Middle school students have reading interests that run the gamut from Diary of a Wimpy Kid to Twilight. Sometimes as a parent it is hard to know what is age appropriate for your child. Through this blog, I will try to help parents make informed decisions about what is available in our library. I am hoping that this blog will be a resource for our parents, and that we can all work together to make our students life-long readers!

Friday, November 18, 2016

with their eyes: September 11th: The View From a High School at Ground Zero

with their eyes:
September 11th:
The View From a High
School at Ground Zero
by Anna Thoms
From the publisher:
"Tuesday, September 11, started off like any other day at Stuyvesant High School, located only a few blocks away from the World Trade Center. The semester was just beginning, and the students, faculty, and staff were ready to begin a new year.

But within a few hours on that Tuesday morning, they would all share an experience that transformed their lives.

Now, on the tenth anniversary of September 11th, we remember those who were lost and those who were forced to witness this tragedy. Here, in their own words, are the firsthand stories of a day we will never forget."

Very different perspective on the events of September 11th. Here are some random ramblings on what I read:
*I think it would be interesting to do some sort of follow-up on the people in the book. Have they been affected by PTSD, or health issues due to the particles in the air? 
*I recently visited the 9/11 Memorial Museum and saw the flag that was put on the fallen towers. I wish I would have known the story behind it when I was there. 
*I was struck by the thoughts of one of the high school students who was so angry with the out-of-town visitors who were taking pictures and treating it as a tourist attraction. He wanted to tell them that when something that meant a lot to them was blown up in their backyard, that he would make sure to come and take pictures there.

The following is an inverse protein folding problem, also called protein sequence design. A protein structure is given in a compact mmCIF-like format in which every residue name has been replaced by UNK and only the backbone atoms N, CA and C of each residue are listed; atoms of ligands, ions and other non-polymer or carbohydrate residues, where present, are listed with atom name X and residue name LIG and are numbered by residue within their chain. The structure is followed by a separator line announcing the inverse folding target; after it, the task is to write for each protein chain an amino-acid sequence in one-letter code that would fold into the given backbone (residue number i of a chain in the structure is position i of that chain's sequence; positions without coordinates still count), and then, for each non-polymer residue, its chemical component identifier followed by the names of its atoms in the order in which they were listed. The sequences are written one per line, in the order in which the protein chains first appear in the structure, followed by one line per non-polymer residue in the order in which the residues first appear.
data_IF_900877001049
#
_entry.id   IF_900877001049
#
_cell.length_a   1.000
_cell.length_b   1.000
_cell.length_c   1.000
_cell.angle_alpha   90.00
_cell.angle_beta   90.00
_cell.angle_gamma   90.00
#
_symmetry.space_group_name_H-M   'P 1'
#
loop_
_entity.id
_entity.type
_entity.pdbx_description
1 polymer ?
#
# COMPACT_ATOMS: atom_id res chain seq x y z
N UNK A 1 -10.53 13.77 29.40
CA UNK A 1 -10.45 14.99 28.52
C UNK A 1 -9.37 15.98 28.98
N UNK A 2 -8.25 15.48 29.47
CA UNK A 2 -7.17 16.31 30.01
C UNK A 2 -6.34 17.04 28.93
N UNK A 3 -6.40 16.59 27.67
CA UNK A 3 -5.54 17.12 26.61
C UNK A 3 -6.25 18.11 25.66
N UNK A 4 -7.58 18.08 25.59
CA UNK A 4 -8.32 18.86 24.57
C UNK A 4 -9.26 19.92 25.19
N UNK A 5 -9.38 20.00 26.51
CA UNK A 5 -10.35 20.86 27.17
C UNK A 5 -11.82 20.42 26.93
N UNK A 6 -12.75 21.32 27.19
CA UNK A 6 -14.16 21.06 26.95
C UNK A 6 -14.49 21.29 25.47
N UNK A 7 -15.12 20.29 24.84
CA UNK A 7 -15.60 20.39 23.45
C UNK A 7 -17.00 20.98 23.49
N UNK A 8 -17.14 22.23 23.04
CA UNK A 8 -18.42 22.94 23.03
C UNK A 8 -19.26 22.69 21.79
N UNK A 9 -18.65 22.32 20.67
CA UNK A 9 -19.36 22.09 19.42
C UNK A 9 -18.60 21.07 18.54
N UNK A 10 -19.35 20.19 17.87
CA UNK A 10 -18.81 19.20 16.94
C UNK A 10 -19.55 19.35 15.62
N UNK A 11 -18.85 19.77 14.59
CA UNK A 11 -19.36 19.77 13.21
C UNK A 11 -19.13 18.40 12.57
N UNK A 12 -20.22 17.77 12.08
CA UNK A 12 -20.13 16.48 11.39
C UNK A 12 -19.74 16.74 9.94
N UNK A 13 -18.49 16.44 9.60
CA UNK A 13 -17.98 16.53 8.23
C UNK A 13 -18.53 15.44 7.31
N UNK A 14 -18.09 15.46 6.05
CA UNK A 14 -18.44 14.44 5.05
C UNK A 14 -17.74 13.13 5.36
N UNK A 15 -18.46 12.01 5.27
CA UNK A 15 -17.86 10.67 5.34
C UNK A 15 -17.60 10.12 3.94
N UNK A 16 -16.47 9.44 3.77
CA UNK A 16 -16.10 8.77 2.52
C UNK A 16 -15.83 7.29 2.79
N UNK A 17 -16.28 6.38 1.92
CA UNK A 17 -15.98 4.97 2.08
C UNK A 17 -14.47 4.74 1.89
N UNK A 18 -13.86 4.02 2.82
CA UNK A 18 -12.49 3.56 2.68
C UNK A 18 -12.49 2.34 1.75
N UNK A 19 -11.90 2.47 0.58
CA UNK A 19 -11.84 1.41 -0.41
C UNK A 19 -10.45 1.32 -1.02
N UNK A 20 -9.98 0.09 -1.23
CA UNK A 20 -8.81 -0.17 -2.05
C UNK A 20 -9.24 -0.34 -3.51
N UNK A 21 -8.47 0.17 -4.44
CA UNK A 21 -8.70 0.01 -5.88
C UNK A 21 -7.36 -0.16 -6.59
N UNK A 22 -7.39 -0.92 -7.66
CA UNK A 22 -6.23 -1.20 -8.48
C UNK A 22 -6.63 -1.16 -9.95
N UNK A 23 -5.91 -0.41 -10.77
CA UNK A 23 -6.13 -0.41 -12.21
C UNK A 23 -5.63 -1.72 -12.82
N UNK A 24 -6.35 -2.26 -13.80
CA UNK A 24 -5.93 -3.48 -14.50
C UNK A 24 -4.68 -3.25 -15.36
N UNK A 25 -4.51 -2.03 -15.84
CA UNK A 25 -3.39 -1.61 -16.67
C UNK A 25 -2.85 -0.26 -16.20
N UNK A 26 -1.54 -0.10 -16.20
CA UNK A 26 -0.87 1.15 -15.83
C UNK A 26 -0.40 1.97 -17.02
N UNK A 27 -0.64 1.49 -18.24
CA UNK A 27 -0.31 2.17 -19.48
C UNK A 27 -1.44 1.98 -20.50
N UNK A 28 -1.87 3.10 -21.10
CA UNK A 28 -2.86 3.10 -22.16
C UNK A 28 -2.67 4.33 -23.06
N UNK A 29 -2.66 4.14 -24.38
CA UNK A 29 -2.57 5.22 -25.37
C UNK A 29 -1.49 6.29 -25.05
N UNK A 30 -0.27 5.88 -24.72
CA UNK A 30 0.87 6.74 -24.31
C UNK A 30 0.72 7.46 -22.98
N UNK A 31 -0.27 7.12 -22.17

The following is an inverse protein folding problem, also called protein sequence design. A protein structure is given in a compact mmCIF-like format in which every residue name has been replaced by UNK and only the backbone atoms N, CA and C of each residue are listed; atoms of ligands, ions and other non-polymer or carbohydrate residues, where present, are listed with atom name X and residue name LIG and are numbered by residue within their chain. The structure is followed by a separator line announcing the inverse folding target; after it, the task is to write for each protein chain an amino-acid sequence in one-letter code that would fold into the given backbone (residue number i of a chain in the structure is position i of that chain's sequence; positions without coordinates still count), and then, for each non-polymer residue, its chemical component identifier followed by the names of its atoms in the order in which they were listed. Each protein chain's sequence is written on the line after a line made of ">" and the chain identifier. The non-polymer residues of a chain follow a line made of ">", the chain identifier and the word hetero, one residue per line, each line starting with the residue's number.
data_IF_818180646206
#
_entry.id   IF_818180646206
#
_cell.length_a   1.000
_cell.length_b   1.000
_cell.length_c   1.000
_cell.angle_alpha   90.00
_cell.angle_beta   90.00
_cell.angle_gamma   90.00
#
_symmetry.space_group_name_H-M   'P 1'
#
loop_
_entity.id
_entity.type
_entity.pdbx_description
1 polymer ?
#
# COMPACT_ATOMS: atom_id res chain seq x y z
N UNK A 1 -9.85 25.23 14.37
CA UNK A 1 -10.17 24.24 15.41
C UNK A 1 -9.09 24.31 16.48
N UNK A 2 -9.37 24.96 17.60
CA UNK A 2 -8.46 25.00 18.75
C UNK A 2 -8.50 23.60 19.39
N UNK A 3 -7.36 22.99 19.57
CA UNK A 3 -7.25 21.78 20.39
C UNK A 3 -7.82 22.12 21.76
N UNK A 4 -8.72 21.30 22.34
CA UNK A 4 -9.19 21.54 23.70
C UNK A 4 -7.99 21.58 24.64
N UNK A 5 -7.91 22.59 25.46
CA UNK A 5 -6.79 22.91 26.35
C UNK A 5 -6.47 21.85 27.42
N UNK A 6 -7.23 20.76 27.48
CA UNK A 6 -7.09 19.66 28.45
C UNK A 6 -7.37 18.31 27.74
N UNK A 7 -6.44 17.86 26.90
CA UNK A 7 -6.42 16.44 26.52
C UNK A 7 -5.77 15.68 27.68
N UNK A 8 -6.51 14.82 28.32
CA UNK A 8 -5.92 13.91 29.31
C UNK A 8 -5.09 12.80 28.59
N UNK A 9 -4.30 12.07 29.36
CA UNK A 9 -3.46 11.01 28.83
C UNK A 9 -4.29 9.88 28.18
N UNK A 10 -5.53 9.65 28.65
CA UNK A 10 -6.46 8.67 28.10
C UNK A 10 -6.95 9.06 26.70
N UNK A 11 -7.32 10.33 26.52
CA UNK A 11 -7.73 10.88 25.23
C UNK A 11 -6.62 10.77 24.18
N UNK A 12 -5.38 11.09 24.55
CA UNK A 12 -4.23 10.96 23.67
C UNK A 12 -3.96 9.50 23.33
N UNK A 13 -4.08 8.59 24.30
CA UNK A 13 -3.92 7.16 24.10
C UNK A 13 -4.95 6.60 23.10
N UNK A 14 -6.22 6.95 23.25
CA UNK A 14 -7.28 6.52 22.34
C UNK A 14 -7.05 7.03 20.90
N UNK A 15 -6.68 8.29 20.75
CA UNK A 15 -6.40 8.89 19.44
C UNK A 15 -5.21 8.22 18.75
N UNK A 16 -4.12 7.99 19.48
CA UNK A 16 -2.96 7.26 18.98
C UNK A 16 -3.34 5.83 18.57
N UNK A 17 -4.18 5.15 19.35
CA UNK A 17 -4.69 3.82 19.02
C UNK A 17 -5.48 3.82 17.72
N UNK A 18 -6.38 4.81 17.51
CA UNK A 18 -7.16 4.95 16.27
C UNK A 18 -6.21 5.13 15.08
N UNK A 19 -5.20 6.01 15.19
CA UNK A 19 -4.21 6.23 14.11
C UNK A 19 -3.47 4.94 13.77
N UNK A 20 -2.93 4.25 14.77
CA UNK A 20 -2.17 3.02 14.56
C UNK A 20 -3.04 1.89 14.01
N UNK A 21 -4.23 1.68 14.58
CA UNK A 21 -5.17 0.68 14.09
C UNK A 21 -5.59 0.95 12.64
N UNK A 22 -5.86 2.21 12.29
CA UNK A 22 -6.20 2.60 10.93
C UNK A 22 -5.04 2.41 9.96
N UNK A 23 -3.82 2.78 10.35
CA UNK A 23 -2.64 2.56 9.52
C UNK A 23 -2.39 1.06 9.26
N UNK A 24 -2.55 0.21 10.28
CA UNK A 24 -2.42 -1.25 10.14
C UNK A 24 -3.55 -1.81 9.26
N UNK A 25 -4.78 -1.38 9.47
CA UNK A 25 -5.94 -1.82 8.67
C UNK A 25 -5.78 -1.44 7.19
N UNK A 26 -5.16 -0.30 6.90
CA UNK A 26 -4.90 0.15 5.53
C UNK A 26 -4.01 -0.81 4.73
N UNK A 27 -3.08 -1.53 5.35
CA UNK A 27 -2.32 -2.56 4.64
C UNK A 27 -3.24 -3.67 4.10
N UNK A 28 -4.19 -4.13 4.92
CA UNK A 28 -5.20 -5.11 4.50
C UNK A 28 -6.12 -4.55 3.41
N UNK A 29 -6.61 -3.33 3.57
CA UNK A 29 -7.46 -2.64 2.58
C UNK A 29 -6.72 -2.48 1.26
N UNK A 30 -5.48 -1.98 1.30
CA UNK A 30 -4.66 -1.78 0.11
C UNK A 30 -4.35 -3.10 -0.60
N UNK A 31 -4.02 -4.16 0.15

*The story of the young man whose family had left their windows open that day and when they were finally allowed to return to their home, the dust and debris were everywhere. 
*The resiliency of youth was very apparent. Some of them hardly seemed affected at all, aside from the trial of having to go to another school for a few weeks.
There were many more things that touched me or made me think. I just did a genre book talk with a 7th grade student. She had read Nine, Ten: A September 11 Story, and was using it for her historical fiction genre book. Wow. Something that we lived through and changed our world is now history for my students. That is why it is important to have these kind of books available for them to read. And I loved that is wasn't just from the students' perspective, but custodians, teachers, administrators and even a lunch lady. Fascinating, traumatic, and touching stories!

Areas of concern:
*There is some language as they interviewed people and used their exact words - even the uh's, um's, like's... So the "s" word was used a handful of times, and the "f" word appears 3 times. I was actually pretty impressed that was all that was in it considering the circumstances.
*There is nothing graphic mentioned, but there were disturbing allusions to the events of September 11th. 

Suggested Ages:
Publisher's Weekly - Ages 13+
School Library Journal - Grades 7+

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